During the summer season, camping is the ultimate escape for city dwellers taking a break from traffic and crowded tourist spots. In addition, there are few things more gratifying than going off the grid for an uncomplicated life in the woods. However, it seems that the fresh air we seek cannot be easily attained because of pesky mosquitoes. You could search the local sporting goods store for bug zappers or even the internet for wacky natural repellents (like burning sage), but we've turned to the experts to find out what really works. Marco Johnson, field staffing director at the National Outdoor Leadership School, and Daniel Grillo, Program Coordinator at REI Outdoor School, shared to Men's Fitness on how you can keep mosquitos at bay during your next camping trip.
1. Choose the Right Campsite
Johnson suggests choosing for an area that received good wind as the breeze will help blow bugs away. It's a good idea to steer clear of areas near lakes, rivers, and creeks. However, sometimes, like when it rains, you just can't avoid water. So, Grillo recommends detecting how much sun versus shade your camp site gets, which is a good sign of how damp your site will remain after a storm since a sunny spot will obviously dry out more quickly.
2. Choose the Right Tent
Grillo says that the best choice is a double wall tent, which is also the most common outdoor shelter available. It includes an inner mesh body for insect protection and a separate nylon rain fly for privacy and keeping out water, two layer tents are also extremely well ventilated for warmer climates. "Although there are dedicated mosquito shelters, simply setting up a tent without a rain fly provides similar protection without the need to invest in additional equipment," he adds, emphasizing that many don't realize the fly isn't necessary for ventilation and protection. Always make sure to always zip it closed immediately when you enter and exit.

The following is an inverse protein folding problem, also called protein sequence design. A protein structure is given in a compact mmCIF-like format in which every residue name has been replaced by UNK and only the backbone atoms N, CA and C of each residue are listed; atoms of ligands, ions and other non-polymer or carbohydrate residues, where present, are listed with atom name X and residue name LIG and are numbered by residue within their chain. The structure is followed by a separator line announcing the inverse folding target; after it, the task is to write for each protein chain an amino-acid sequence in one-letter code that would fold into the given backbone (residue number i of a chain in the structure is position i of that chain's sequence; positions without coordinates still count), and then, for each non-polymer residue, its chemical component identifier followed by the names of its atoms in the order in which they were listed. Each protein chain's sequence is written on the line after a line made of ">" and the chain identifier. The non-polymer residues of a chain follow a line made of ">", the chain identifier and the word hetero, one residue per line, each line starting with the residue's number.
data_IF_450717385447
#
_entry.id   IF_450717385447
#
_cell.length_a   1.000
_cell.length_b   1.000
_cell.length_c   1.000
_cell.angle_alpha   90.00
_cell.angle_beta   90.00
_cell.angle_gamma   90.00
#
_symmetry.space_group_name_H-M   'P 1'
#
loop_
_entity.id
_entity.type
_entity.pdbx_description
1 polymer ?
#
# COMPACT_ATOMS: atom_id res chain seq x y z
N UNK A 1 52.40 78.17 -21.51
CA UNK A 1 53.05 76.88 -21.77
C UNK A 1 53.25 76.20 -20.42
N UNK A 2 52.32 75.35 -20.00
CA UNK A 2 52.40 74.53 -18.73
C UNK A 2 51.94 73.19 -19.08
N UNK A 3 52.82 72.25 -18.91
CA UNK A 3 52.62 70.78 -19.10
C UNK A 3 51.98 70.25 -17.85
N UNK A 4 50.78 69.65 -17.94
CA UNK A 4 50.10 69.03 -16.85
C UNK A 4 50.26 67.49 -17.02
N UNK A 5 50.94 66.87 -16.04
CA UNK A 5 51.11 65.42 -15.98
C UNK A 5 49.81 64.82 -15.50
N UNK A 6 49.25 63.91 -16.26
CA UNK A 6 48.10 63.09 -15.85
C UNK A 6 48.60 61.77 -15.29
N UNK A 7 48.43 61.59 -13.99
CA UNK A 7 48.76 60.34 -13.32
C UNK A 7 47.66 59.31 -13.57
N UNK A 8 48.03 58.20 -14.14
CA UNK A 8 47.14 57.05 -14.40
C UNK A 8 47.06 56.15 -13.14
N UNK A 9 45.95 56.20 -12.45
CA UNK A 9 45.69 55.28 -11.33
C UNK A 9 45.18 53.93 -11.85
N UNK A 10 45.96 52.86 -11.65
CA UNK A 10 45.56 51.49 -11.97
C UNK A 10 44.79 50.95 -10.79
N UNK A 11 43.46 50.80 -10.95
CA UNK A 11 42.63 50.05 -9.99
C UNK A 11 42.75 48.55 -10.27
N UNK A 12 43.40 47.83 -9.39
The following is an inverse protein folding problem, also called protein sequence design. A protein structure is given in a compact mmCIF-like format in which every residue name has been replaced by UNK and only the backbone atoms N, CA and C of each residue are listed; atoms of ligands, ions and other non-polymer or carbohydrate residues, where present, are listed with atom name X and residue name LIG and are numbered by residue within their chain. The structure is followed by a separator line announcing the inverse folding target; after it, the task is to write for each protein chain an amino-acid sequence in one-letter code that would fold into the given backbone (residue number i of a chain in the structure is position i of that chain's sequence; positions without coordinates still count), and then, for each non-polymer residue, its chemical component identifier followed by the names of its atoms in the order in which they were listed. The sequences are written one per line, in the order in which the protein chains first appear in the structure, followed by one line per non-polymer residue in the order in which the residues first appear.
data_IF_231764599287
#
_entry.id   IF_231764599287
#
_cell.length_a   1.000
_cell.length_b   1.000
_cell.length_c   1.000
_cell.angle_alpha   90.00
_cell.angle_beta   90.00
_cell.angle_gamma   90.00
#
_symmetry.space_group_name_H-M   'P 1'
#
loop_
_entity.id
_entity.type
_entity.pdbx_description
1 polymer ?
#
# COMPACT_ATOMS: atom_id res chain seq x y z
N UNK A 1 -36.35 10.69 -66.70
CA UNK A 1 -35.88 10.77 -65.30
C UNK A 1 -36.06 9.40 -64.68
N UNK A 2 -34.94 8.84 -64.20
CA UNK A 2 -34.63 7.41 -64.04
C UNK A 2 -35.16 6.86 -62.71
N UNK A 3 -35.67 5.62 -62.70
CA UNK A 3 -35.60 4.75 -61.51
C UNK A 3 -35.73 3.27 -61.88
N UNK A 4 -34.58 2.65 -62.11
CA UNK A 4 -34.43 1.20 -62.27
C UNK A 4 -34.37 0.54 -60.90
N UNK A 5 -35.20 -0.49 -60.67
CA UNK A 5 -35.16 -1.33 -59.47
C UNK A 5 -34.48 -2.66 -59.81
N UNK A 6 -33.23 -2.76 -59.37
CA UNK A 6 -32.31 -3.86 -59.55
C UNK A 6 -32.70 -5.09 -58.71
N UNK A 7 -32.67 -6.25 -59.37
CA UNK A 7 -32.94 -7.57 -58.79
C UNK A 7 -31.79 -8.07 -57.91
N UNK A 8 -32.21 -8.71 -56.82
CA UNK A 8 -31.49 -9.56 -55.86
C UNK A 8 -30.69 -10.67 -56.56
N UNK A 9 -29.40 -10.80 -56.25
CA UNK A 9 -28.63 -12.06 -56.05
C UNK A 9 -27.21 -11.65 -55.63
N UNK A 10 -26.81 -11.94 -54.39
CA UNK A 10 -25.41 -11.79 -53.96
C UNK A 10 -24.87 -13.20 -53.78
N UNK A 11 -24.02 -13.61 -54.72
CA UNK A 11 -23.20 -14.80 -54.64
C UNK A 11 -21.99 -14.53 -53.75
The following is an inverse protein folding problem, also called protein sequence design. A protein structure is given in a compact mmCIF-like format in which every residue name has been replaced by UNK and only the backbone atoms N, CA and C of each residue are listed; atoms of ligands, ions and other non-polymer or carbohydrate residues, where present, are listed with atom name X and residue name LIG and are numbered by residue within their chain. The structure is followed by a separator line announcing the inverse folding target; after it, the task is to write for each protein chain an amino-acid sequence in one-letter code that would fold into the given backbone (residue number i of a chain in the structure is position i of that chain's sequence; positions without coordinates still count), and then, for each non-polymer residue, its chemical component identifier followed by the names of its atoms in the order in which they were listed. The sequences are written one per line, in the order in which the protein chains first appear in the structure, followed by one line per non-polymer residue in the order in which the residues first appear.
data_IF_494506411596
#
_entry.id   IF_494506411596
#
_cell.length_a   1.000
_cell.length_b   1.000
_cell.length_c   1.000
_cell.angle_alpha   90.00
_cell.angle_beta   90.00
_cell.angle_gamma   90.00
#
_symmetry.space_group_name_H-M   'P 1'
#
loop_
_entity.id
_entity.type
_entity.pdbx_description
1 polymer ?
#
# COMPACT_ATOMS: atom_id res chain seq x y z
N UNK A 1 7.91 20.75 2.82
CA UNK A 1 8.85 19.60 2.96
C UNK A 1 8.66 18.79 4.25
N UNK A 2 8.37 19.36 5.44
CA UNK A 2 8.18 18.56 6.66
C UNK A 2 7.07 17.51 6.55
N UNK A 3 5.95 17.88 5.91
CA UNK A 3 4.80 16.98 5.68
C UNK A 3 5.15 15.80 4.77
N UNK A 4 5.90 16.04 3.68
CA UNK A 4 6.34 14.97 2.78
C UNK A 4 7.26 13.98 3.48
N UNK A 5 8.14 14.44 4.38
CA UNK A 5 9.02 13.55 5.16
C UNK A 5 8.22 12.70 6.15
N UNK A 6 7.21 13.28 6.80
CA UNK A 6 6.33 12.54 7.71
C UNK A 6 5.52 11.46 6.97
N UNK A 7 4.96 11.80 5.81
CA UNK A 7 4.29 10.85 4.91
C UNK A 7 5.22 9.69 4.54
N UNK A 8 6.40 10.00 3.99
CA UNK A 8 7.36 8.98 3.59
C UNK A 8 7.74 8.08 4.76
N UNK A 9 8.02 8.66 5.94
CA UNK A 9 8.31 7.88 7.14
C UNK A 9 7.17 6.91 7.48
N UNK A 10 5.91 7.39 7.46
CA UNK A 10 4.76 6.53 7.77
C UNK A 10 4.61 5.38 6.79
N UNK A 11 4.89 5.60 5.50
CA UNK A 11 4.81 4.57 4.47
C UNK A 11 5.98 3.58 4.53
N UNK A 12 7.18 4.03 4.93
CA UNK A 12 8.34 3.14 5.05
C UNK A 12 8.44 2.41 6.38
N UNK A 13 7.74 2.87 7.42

Moreover, Grillo advises treating your tent with a repellent like Sawyer Permethrin Spray, which can be used on clothing, tents, and mosquito nets. "These are best sprayed on tent bodies rather than rain flys or tarps, which get more exposure to sun and rain," Grillo adds.
3. Choose the Right Bug Spray
Johnson proposes picking a bug spray with DEET, a chemical ingredient used by manufacturers for years. When choosing a formula, there is no need to buy a solution that is made up of more than 50 percent DEET. "We tend to think more is better, and that's not necessarily the case," says Johnson. "The percent is not how well it will actually keep bugs away from you but rather how long it will last. It's a lot like the SPF factor on sunscreen," he states.
For those with sensitive skin, Grillo recommends Picaridin as an alternative to DEET. When choosing the right application method, i.e., lotions, sprays, wipes, Grillo says it all depends on preference.
4. Cover Up
Johnson urges campers to keep covered. "Clothing is an excellent way to protect yourself from bugs of any sort, but especially mosquitoes," he says. Select lightweight shirts with long sleeves, wind pants, and perhaps even a mosquito head net-not exactly stylish, but it gives maximum protection against pests.
5. Make Your Clothes Mosquito-Resistant
After covering up and choosing the right clothing, make apparel more mosquito-resistant with this simple camper's trick. "Campfires are also great at repelling insects, and some hikers swear by 'smoking' their clothes as a form of natural repellant," claims Grillo. Make this possible by line drying clothes downwind of the fire. He suggests opting for a lighter-colored clothing, as well, as many hikers agree that darker colors attract mosquitoes.
6. Don't Be Smelly
"Just as with preventing bear and rodent visits, minimizing odors is helpful for preventing biting insects," Grillo says. Unfortunately, BO from that four-hour hike can be just as attractive to mosquitoes as strongly-scented toiletries utilized to mask said odors. The camping expert supposes that the best way to minimize appeal after a particularly active and smelly day is to use lightly scented deodorant and rinse off with water before changing into a fresh set of clothes.
7. Have a Good Attitude
In the end, there's no way to completely avoid mosquitos-they're just a part of the great outdoors. "You can choose to be bothered, and you can choose to be less bothered," says Johnson. "Your attitude goes a long way to dictating what your experience is like."